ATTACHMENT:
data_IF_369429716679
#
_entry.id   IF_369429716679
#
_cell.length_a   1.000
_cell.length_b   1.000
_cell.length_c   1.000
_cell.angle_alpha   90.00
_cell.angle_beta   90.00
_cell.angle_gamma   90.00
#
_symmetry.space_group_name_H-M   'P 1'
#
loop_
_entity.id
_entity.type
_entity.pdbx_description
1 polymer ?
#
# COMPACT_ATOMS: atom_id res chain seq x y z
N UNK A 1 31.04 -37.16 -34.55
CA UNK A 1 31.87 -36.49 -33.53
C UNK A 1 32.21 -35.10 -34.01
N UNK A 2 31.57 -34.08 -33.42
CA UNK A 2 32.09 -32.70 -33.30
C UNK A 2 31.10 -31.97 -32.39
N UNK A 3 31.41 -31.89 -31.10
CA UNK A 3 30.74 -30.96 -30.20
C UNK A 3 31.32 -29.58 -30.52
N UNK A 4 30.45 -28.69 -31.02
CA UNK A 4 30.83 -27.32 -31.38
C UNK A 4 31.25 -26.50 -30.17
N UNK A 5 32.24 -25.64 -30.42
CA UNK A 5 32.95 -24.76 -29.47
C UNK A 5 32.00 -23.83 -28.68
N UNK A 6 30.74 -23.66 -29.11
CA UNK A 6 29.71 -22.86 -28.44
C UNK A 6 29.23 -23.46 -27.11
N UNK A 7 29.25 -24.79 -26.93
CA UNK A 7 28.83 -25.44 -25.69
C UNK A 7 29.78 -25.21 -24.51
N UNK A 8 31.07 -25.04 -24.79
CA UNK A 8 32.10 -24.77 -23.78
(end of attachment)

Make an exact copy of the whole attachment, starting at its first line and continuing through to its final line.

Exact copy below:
data_IF_369429716679
#
_entry.id   IF_369429716679
#
_cell.length_a   1.000
_cell.length_b   1.000
_cell.length_c   1.000
_cell.angle_alpha   90.00
_cell.angle_beta   90.00
_cell.angle_gamma   90.00
#
_symmetry.space_group_name_H-M   'P 1'
#
loop_
_entity.id
_entity.type
_entity.pdbx_description
1 polymer ?
#
# COMPACT_ATOMS: atom_id res chain seq x y z
N UNK A 1 31.04 -37.16 -34.55
CA UNK A 1 31.87 -36.49 -33.53
C UNK A 1 32.21 -35.10 -34.01
N UNK A 2 31.57 -34.08 -33.42
CA UNK A 2 32.09 -32.70 -33.30
C UNK A 2 31.10 -31.97 -32.39
N UNK A 3 31.41 -31.89 -31.10
CA UNK A 3 30.74 -30.96 -30.20
C UNK A 3 31.32 -29.58 -30.52
N UNK A 4 30.45 -28.69 -31.02
CA UNK A 4 30.83 -27.32 -31.38
C UNK A 4 31.25 -26.50 -30.17
N UNK A 5 32.24 -25.64 -30.42
CA UNK A 5 32.95 -24.76 -29.47
C UNK A 5 32.00 -23.83 -28.68
N UNK A 6 30.74 -23.66 -29.11
CA UNK A 6 29.71 -22.86 -28.44
C UNK A 6 29.23 -23.46 -27.11
N UNK A 7 29.25 -24.79 -26.93
CA UNK A 7 28.83 -25.44 -25.69
C UNK A 7 29.78 -25.21 -24.51
N UNK A 8 31.07 -25.04 -24.79
CA UNK A 8 32.10 -24.77 -23.78